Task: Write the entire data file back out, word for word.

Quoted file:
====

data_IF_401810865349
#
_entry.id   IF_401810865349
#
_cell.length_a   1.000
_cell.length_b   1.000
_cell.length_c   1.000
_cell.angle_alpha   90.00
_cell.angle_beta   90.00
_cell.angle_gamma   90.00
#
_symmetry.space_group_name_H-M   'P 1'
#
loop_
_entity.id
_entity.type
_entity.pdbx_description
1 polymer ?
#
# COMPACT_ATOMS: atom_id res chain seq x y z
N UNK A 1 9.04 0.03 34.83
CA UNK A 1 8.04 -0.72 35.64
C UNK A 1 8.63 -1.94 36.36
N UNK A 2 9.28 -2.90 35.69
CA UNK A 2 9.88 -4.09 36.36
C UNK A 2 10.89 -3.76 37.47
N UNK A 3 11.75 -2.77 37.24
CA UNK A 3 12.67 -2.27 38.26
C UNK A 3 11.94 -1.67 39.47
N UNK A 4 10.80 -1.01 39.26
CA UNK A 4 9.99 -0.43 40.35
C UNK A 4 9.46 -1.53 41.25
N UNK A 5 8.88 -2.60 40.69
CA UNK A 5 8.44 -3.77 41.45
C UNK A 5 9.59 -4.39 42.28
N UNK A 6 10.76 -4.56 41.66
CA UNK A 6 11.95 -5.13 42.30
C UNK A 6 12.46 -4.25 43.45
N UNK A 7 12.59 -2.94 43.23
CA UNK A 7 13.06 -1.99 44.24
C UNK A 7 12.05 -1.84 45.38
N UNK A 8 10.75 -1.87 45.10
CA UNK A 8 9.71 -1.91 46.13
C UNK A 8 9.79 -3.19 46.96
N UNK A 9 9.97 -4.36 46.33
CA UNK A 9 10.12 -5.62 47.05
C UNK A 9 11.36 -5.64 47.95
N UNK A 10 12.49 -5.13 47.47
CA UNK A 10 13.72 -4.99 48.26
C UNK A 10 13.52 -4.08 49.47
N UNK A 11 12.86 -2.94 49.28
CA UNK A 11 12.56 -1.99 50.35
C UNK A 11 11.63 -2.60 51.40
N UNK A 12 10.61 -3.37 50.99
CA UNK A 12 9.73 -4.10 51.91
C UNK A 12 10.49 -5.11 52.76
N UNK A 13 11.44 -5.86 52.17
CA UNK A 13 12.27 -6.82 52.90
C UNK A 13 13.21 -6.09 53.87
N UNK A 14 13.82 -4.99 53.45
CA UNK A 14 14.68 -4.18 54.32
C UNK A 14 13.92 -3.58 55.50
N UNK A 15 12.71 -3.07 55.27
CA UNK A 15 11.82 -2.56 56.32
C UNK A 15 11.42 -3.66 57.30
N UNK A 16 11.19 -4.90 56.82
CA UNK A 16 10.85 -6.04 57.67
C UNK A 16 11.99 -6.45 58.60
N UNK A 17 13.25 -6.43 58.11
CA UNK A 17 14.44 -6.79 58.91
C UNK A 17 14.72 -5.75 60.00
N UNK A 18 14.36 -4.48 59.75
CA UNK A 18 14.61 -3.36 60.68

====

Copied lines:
data_IF_401810865349
#
_entry.id   IF_401810865349
#
_cell.length_a   1.000
_cell.length_b   1.000
_cell.length_c   1.000
_cell.angle_alpha   90.00
_cell.angle_beta   90.00
_cell.angle_gamma   90.00
#
_symmetry.space_group_name_H-M   'P 1'
#
loop_
_entity.id
_entity.type
_entity.pdbx_description
1 polymer ?
#
# COMPACT_ATOMS: atom_id res chain seq x y z
N UNK A 1 9.04 0.03 34.83
CA UNK A 1 8.04 -0.72 35.64
C UNK A 1 8.63 -1.94 36.36
N UNK A 2 9.28 -2.90 35.69
CA UNK A 2 9.88 -4.09 36.36
C UNK A 2 10.89 -3.76 37.47
N UNK A 3 11.75 -2.77 37.24
CA UNK A 3 12.67 -2.27 38.26
C UNK A 3 11.94 -1.67 39.47
N UNK A 4 10.80 -1.01 39.26
CA UNK A 4 9.99 -0.43 40.35
C UNK A 4 9.46 -1.53 41.25
N UNK A 5 8.88 -2.60 40.69
CA UNK A 5 8.44 -3.77 41.45
C UNK A 5 9.59 -4.39 42.28
N UNK A 6 10.76 -4.56 41.66
CA UNK A 6 11.95 -5.13 42.30
C UNK A 6 12.46 -4.25 43.45
N UNK A 7 12.59 -2.94 43.23
CA UNK A 7 13.06 -1.99 44.24
C UNK A 7 12.05 -1.84 45.38
N UNK A 8 10.75 -1.87 45.10
CA UNK A 8 9.71 -1.91 46.13
C UNK A 8 9.79 -3.19 46.96
N UNK A 9 9.97 -4.36 46.33
CA UNK A 9 10.12 -5.62 47.05
C UNK A 9 11.36 -5.64 47.95
N UNK A 10 12.49 -5.13 47.47
CA UNK A 10 13.72 -4.99 48.26
C UNK A 10 13.52 -4.08 49.47
N UNK A 11 12.86 -2.94 49.28
CA UNK A 11 12.56 -1.99 50.35
C UNK A 11 11.63 -2.60 51.40
N UNK A 12 10.61 -3.37 50.99
CA UNK A 12 9.73 -4.10 51.91
C UNK A 12 10.49 -5.11 52.76
N UNK A 13 11.44 -5.86 52.17
CA UNK A 13 12.27 -6.82 52.90
C UNK A 13 13.21 -6.09 53.87
N UNK A 14 13.82 -4.99 53.45
CA UNK A 14 14.68 -4.18 54.32
C UNK A 14 13.92 -3.58 55.50
N UNK A 15 12.71 -3.07 55.27
CA UNK A 15 11.82 -2.56 56.32
C UNK A 15 11.42 -3.66 57.30
N UNK A 16 11.19 -4.90 56.82
CA UNK A 16 10.85 -6.04 57.67
C UNK A 16 11.99 -6.45 58.60
N UNK A 17 13.25 -6.43 58.11
CA UNK A 17 14.44 -6.79 58.91
C UNK A 17 14.72 -5.75 60.00
N UNK A 18 14.36 -4.48 59.75
CA UNK A 18 14.61 -3.36 60.68